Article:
04/30/2010. Remarks by Johan Visschedijk: "The Mi-10 (NATO-name "Harke") was developed from the Mi-6 and the Mi-10 had what is best described as a flattened Mi-6 fuselage with the same twin 5,500 shp engine arrangement and its transmission system, five-bladed main rotor, and four-bladed tail rotor. Design started in February 1958, and the prototype, designated V-10, flew in 1960 and was first displayed to the West at the 1961 Tushino Aviation Day display. Production version was designated Mi-10R and about 60 were built, the initial production line was terminated in the early 1970s, but was reopened in 1977.
It stood high off the ground on four multi-strutted legs that allowed the Mi-10 to straddle loads, which were then winched up to lie under the fuselage. Closed-circuit television monitored the load while in flight and facilitated cargo handling on the ground. Maximum slung payload was 17,635 lb (8,000 kg), while the maximum containerized payload in pods was 33,070 lb (15,000 kg). Although developed primarily as a heavy-lift flying crane, the Mi-10 also had accommodations for 28 troops in its main cabin or could use that space for internal cargo.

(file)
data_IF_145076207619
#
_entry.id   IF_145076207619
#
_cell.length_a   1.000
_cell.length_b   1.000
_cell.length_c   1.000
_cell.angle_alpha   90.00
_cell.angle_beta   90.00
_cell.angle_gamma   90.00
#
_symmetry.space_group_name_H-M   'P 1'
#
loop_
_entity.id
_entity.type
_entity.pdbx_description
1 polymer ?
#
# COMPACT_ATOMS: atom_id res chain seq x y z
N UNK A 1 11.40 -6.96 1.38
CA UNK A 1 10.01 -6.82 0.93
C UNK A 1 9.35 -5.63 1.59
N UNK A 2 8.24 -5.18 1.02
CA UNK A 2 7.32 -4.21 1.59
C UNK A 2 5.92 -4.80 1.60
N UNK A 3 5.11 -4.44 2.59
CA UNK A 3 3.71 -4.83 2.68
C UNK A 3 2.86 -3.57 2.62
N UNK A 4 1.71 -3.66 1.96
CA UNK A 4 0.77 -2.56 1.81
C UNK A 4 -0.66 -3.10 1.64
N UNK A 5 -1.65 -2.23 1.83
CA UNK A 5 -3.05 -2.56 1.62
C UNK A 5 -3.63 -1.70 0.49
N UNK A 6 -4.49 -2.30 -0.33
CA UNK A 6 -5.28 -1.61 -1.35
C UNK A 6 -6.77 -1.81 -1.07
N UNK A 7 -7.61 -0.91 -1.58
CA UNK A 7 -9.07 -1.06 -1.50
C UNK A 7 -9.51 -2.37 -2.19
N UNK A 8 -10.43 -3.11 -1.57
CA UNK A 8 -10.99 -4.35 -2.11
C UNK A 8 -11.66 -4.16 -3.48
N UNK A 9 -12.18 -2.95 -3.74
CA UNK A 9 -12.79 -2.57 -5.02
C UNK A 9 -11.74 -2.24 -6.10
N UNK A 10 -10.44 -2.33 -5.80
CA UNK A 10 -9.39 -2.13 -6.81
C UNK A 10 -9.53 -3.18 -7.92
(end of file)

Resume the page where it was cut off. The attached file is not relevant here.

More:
The Mi-10K (Korotkonogii, short-legged) variant appeared in 1965, it had a much shorter, simpler undercarriage and replaced the television monitoring system with an under-slung, rearward-facing gondola, complete with flying controls. This arrangement reduced the crew requirement from three to two, while the maximum slung payload was increased to 24,251 lb (11,000 kg).
The pictured Mi-10K was one of the 20 built and was registered to Aeroflot as CCCP-04130, after the break-up of the Soviet Union it was registered in Russia as RA-04130. In the early 1990s the aircraft was operated by Skytech and for a number of years based at Ostend, Belgium, where it was subsequently scrapped."